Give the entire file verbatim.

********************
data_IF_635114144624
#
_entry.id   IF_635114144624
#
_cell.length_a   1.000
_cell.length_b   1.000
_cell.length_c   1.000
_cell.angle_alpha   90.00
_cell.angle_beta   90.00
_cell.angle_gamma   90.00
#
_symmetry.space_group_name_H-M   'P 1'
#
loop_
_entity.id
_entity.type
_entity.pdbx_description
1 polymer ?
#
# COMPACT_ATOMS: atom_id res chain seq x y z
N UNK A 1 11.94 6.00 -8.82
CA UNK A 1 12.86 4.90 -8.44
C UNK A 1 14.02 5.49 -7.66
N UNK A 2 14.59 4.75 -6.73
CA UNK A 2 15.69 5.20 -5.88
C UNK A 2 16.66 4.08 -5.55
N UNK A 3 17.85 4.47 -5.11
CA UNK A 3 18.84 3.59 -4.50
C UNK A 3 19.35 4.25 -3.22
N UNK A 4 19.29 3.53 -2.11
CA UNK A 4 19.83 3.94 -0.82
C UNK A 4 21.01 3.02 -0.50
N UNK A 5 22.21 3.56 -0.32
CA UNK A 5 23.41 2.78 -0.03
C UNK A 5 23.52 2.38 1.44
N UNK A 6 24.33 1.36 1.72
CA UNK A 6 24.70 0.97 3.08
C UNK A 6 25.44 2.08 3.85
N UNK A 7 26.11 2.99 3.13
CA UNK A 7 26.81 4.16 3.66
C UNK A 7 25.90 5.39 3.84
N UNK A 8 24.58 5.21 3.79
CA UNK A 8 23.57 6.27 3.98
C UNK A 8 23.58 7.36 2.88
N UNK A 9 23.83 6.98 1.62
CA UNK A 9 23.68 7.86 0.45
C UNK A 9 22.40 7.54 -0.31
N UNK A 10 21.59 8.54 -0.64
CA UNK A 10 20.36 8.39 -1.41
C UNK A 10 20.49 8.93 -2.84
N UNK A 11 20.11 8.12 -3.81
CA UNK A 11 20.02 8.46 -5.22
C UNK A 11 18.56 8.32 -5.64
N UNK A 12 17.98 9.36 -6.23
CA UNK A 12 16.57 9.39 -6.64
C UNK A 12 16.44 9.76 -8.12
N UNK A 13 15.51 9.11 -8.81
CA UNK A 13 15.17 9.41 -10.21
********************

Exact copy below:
data_IF_635114144624
#
_entry.id   IF_635114144624
#
_cell.length_a   1.000
_cell.length_b   1.000
_cell.length_c   1.000
_cell.angle_alpha   90.00
_cell.angle_beta   90.00
_cell.angle_gamma   90.00
#
_symmetry.space_group_name_H-M   'P 1'
#
loop_
_entity.id
_entity.type
_entity.pdbx_description
1 polymer ?
#
# COMPACT_ATOMS: atom_id res chain seq x y z
N UNK A 1 11.94 6.00 -8.82
CA UNK A 1 12.86 4.90 -8.44
C UNK A 1 14.02 5.49 -7.66
N UNK A 2 14.59 4.75 -6.73
CA UNK A 2 15.69 5.20 -5.88
C UNK A 2 16.66 4.08 -5.55
N UNK A 3 17.85 4.47 -5.11
CA UNK A 3 18.84 3.59 -4.50
C UNK A 3 19.35 4.25 -3.22
N UNK A 4 19.29 3.53 -2.11
CA UNK A 4 19.83 3.94 -0.82
C UNK A 4 21.01 3.02 -0.50
N UNK A 5 22.21 3.56 -0.32
CA UNK A 5 23.41 2.78 -0.03
C UNK A 5 23.52 2.38 1.44
N UNK A 6 24.33 1.36 1.72
CA UNK A 6 24.70 0.97 3.08
C UNK A 6 25.44 2.08 3.85
N UNK A 7 26.11 2.99 3.13
CA UNK A 7 26.81 4.16 3.66
C UNK A 7 25.90 5.39 3.84
N UNK A 8 24.58 5.21 3.79
CA UNK A 8 23.57 6.27 3.98
C UNK A 8 23.58 7.36 2.88
N UNK A 9 23.83 6.98 1.62
CA UNK A 9 23.68 7.86 0.45
C UNK A 9 22.40 7.54 -0.31
N UNK A 10 21.59 8.54 -0.64
CA UNK A 10 20.36 8.39 -1.41
C UNK A 10 20.49 8.93 -2.84
N UNK A 11 20.11 8.12 -3.81
CA UNK A 11 20.02 8.46 -5.22
C UNK A 11 18.56 8.32 -5.64
N UNK A 12 17.98 9.36 -6.23
CA UNK A 12 16.57 9.39 -6.64
C UNK A 12 16.44 9.76 -8.12
N UNK A 13 15.51 9.11 -8.81
CA UNK A 13 15.17 9.41 -10.21